I was thirty-two years old when I had my first child. A child that I was uncertain would ever be, due to years of immense pain and complications from endometriosis. On August 8th, 2013, my life changed and my heart grew bigger. I no longer wondered if I would ever become a mom. I had become one. I was so enamored with my son and amazed by his presence that I became less concerned with myself. The pre-baby me who enjoyed writing, pedicures and jogs in the crisp morning air diminished. The book I once cradled while falling asleep was replaced with a snuggly infant. My identity had been erased and replaced with new titles – wife and mother.
Two years after my son was born, I gave birth to my daughter. My love for her was instantaneous and effortless. I enjoyed watching my children bond and grow together. Although an addition to the family meant there was more love to spread and cherished memories to create, it also meant less time to invest in me. I was so focused on my family that I developed a microcosm consisting only of them. I was inadvertently shutting friends, associates and even some family out of my world. After my son began to experience developmental and medical challenges my bubble became even smaller. I am typically a private person, but suddenly I became even more guarded. I was anxious, cranky and frumpy. I gained nearly thirty-pounds, and my clothing selection was so dreadful at times my son looked at me with bewilderment. My devotion to my family was unwavering, but the difficult question I had to ask myself was, “are they really getting the best version of me”? It hurt to look at myself in the mirror and pose the question because I knew they weren’t.
Lately, I have been carving just a bit of time out the day for me, and I feel better. I call it my “protected time.” My days are now less stressful and even more productive. I knew I must have given semblance to my former self when I stepped out of the bathroom and my daughter complimented my styled hair. Her focus shifted from my styled tresses to the picture on the wall as she exclaimed, “Mommy, that you!” Her statement was a clear indication she assumed the woman sitting next to her daddy in the picture was someone else!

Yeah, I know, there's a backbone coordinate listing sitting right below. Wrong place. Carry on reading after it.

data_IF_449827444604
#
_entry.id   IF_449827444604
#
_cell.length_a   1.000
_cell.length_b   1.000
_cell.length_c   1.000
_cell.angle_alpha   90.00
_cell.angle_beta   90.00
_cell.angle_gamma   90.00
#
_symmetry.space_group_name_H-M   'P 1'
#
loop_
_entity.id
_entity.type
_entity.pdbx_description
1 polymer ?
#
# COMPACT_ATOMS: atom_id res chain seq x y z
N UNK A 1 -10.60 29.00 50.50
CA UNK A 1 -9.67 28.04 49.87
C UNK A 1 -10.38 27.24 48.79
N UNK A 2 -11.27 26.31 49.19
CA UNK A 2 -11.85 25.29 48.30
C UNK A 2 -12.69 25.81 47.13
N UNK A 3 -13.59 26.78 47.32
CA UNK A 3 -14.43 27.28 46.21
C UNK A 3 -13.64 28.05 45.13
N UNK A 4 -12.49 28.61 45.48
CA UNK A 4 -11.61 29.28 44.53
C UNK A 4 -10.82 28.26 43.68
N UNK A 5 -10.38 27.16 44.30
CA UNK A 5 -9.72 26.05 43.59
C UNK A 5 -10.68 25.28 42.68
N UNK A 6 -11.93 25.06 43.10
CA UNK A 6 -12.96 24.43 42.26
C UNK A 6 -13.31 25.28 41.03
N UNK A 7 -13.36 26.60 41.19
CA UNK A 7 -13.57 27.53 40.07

It has taken nearly 5 years for me to realize that self-care should not be considered a treat. It is a dire necessity. Motherhood is a gift from God, but at times it can also be challenging and tiresome. As mothers, we manage households, transport our children to school, doctor’s visits and extracurricular activities. We clean our dwellings relentlessly. At the end of the day, we are tired. Very tired. Yet, we still muster up the strength to prepare a decent meal and assist our children with homework and baths. We read to them at least one of their favorite stories before the lights are turned off and sweet good nights are rendered. Some of us do this while working full-time, and with or without a spouse. Women truly are phenomenal beings, and we don’t give ourselves enough credit!
I love my husband and children but consider my story a cautionary tale. Marriage and motherhood will change you as a person, and it is okay to embrace many of those changes. They’re beautiful in countless ways, but you must try to maintain some balance in your life or you will fail. Cleave to the fact that you were a unique individual before you became a mother and wife. You once had hobbies, goals, and dreams. They may evolve or change in some ways over time, but they shouldn’t cease simply because a new chapter in life begins.
It is awesome to be a supermom and get the job done. However, it is also okay to have someone care for your children while you enjoy a bit of “protected time.” Invest in yourself and don’t feel guilty about it either. You deserve it!
Make sure you check out my new book that is certain to inspire any child.
Until Next Time Friends,
The Mommy Behind The Pen